Quantum Computation and Quantum Information.If you read it carefully, this textbook will answer most of the questions that you are asking.

But don’t worry! This fine textbook will inspire in you a large number of

even betterquestions!Comment #22 September 5th, 2007 at 5:19 am

Now I will corect a little bit my previous proof. Supose, what your quantum computer with 1000 qubits is far (10^10000000000000000000000 light-year) away from center of Universe. So in this way any decoherence can’t be, becouse any foton even don’t fly so far from big-bang begining. So (supose) you don’t need use Error Corection for your quantum computer, which runing Grover’s algorithm (becouse there no noise and decoherence).

So you start runing your quantum computer and you now want mark some state with negative amplitude (sign), you want to do phase shift 180 degrees. So what you then have to do? You with CLASSICAL computer do this phase shift 180 degrees. But becouse phase nature is analog, you with your classical computer doing phase shifting to do small error. Say, you cahnge phase with 179,9999 degree precision. Becouse you can’t change phase with 180 degrees precision, error rapidly occure in quantum computing. After first grover iteration rate of errors increase quadraticaly and so on. And, what is bad new, what you even can repair this errors. This is diferent error type, than, which becames from noise, decoherence. This error you can’t “cure” and those errors grows quadraticaly… And I reaped one more time, this errors ocures becouse, you can’t do phase shift with 100% precision.

Comment #23 September 5th, 2007 at 5:37 am

Pleasestudy the threshold theorem before continuing to make a fool of yourself.Comment #24 September 5th, 2007 at 8:08 am

Scott: A kickback would have been easier, but I’ll see what I can do on the research front. No guarantees.

John S.: Great von Neumann quote. I think the jury will be out for a long time on whether our ideas are “empirical” or merely “aesthetic” but I appreciate your vote for the former!

Comment #25 September 5th, 2007 at 8:54 am

Scott,

I think the new blog arrangements are just fine. Registering was very easy, the ads are not too intrusive and the layout seems clear enough. As always, the content will be what matters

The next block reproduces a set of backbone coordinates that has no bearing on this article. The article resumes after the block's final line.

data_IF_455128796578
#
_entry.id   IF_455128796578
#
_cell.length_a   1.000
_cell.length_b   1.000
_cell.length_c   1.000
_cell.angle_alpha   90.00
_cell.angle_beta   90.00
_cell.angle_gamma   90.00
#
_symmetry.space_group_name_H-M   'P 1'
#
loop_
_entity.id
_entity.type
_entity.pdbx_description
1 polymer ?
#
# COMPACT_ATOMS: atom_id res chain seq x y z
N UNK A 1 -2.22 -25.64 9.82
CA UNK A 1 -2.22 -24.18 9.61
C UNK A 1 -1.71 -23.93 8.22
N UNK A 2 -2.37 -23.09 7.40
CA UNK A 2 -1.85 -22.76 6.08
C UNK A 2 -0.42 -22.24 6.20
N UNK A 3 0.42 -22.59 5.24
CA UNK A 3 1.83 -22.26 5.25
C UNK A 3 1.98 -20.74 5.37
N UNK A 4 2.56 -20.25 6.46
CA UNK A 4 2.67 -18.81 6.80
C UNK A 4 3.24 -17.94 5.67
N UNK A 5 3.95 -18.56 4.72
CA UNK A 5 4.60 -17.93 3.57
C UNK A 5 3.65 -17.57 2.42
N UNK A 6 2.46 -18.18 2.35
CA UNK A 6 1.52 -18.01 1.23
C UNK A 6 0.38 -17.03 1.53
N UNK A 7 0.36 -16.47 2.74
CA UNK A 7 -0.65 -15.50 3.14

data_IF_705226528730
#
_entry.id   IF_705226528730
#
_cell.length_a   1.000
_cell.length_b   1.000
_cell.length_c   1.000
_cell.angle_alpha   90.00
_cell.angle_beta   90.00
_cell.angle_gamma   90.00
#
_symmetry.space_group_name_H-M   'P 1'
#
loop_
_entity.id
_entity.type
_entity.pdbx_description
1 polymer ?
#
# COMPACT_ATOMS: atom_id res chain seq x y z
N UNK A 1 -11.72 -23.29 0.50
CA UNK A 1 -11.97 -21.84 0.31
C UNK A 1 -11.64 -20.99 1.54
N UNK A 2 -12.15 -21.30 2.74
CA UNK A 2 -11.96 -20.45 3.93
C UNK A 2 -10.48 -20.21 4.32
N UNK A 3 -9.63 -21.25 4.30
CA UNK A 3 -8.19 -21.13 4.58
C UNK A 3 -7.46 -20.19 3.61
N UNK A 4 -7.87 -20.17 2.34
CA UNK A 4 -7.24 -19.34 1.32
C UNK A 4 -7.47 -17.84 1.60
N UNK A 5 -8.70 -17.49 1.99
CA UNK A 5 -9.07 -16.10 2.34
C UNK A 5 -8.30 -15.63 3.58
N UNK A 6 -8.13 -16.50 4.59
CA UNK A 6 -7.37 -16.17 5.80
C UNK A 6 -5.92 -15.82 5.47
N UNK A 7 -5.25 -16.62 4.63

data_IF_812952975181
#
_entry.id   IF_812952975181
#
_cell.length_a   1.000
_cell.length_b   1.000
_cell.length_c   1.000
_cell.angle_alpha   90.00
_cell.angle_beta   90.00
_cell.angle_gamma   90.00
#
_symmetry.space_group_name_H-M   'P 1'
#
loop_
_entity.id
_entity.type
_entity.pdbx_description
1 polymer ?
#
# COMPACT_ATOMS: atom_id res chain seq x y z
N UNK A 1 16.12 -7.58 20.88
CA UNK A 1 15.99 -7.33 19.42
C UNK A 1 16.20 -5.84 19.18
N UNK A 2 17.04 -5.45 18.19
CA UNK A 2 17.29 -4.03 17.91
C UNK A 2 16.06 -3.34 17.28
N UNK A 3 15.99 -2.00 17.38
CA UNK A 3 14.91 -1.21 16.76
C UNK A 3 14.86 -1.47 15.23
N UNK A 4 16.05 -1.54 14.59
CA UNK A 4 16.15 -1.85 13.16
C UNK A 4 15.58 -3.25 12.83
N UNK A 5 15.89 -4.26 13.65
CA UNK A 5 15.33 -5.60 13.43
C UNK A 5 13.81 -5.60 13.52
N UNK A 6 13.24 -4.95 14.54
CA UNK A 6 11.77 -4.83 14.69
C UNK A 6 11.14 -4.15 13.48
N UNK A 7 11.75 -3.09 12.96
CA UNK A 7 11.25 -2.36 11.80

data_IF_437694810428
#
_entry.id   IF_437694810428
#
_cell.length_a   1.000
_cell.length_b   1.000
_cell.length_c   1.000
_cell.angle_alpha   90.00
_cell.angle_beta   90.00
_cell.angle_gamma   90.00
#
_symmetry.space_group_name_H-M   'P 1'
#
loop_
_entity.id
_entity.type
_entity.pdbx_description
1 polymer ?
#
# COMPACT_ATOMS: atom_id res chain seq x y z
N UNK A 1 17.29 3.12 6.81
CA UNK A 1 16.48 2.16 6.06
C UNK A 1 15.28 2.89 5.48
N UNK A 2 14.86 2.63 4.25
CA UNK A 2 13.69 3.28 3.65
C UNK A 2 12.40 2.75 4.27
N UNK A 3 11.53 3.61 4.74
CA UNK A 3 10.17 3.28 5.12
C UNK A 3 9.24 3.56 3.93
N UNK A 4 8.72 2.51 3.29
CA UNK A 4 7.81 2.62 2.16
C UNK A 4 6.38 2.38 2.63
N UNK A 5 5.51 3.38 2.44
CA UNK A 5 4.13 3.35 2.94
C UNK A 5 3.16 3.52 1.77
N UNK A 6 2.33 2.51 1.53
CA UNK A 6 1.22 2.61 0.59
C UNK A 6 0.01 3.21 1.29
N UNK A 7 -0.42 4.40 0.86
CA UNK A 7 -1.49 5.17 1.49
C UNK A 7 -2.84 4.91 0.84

Comment #26 September 5th, 2007 at 9:02 am

Thershold teorem:

“In particular, quantum computers would resemble analog rather than digital

devices if the number of bits of precision scaled as an inverse polynomial in L, since then physical

parameters such as rotation angles or pulse lengths determining the accuracy of each quantum gate

would have to be specified to precision that increased as an exponential in L.” ( http://arxiv.org/pdf/quant-ph/0703230 )

I don’t understood. What increase? Errors increase or good answer increase exponentionaly?

If errors increase exponentionaly, then that is what I’m saying. And if errors increase exponentionaly (or quadraticaly), then how you can correct this errors? It is imposible! Then quantum computing is imposible!

Comment #27 September 5th, 2007 at 10:32 am

In any physical implementation of a quantum computation, the elementary quantum gates will be

executed with some limited accuracy; e.g., the rotation angle in a beam splitter or the length of

a pulse can be specified only to some finite precision. In order for the quantum circuit model to be realistic, it is important to show that any desired accuracy for the computation outcome can be

achieved if the accuracy of each gate in the quantum circuit scales at most as an inverse polynomial

in the size, L, of the computation. Equivalently, the number of bits of precision specifying the matrix

elements of each quantum gate will need to scale “slowly” as at most an inverse polynomial in the

logarithm of L. In particular, quantum computers would resemble analog rather than digital

devices if the number of bits of precision scaled as an inverse polynomial in L, since then physical

parameters such as rotation angles or pulse lengths determining the accuracy of each quantum gate

would have to be specified to precision that increased as an exponential in L.”

Loosly speaking, does errors increase exponentionaly or linearly or decrease exponentionaly in L?

Comment #28 September 9th, 2007 at 7:17 am

OK, seams like such kind of errors decrease exponentionaly with number of qubits…

Just thought: Does somethere in Nature exist entagled qubits and in superposition, that it have 2^1000 states? I think NO. Then my thought is, that if you wanna do superposition of 2^1000 states, then you need exponentional amount of energy. In optical implementation this energy taken from beam splitters, beam splitter double amount of energy taking energy from beam splitter atoms.